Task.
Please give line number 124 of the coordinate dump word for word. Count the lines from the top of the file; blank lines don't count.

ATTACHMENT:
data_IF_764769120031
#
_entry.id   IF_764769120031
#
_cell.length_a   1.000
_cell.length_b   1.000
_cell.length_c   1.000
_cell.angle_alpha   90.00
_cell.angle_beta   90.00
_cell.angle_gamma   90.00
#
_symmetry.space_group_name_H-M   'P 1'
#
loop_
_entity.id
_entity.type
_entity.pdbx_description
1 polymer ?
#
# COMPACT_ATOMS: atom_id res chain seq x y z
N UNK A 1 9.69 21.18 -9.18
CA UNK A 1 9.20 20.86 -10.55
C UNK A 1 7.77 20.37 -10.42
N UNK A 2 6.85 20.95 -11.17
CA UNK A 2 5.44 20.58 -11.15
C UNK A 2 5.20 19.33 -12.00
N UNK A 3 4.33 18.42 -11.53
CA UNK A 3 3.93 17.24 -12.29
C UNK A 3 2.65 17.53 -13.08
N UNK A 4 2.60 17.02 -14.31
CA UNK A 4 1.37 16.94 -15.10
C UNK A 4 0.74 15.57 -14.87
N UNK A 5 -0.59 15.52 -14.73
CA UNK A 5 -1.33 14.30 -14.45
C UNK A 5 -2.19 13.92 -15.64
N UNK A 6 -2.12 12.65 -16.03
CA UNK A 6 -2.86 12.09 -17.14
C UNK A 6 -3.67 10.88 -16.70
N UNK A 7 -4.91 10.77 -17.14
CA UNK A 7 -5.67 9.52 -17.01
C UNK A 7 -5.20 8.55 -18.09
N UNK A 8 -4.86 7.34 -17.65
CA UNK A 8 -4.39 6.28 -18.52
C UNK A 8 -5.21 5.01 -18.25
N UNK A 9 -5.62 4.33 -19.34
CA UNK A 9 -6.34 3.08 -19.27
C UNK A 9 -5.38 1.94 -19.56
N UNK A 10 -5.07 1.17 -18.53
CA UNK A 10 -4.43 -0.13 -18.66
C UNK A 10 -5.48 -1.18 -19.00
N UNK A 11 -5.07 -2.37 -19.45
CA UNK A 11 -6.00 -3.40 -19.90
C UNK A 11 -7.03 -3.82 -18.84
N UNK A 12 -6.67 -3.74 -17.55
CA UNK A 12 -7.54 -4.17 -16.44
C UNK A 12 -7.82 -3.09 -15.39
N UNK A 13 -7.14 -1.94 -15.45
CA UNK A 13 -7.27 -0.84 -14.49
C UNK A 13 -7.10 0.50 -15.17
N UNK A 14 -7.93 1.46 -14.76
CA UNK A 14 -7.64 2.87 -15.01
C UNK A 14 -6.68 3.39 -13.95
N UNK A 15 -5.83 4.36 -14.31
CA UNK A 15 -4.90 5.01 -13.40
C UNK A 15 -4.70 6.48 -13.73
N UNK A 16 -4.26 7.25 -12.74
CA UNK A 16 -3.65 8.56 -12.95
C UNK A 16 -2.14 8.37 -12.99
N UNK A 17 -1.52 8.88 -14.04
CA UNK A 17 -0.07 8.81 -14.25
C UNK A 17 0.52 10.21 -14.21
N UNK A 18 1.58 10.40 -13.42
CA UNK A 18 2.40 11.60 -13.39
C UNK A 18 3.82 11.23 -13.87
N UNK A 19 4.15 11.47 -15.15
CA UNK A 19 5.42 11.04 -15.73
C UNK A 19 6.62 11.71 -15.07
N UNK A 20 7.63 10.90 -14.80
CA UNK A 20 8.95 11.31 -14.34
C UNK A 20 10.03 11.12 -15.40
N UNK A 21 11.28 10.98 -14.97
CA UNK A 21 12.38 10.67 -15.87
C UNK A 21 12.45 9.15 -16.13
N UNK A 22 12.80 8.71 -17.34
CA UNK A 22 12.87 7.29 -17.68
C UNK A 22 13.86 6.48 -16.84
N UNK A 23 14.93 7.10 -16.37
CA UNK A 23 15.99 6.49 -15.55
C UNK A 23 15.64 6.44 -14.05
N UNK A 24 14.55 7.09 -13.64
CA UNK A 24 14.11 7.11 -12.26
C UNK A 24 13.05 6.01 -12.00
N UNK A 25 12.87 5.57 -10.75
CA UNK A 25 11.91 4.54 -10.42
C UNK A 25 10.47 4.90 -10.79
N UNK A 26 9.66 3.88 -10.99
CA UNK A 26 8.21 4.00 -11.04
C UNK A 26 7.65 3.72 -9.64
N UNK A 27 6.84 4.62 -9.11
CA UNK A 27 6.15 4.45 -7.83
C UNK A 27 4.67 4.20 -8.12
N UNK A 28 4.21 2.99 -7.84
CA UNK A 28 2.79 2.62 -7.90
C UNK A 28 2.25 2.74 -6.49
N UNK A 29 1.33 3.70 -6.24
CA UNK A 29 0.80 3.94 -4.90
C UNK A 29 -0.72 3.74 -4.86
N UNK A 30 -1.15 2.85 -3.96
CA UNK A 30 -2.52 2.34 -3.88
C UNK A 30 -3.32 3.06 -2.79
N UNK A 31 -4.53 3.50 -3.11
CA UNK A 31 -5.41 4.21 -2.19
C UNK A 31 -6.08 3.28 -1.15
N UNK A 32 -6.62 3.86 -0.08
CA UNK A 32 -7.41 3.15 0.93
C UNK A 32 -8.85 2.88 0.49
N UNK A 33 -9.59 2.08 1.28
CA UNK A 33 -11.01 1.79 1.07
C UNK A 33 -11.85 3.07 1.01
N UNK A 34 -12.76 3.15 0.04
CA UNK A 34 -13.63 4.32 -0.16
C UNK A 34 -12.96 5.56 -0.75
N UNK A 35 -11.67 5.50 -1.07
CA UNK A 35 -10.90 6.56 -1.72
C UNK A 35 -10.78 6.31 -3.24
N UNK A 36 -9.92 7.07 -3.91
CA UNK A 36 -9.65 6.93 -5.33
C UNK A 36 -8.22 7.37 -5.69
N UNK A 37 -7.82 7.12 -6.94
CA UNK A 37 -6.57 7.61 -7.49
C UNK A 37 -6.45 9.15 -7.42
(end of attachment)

CA UNK A 35 -10.90 6.56 -1.72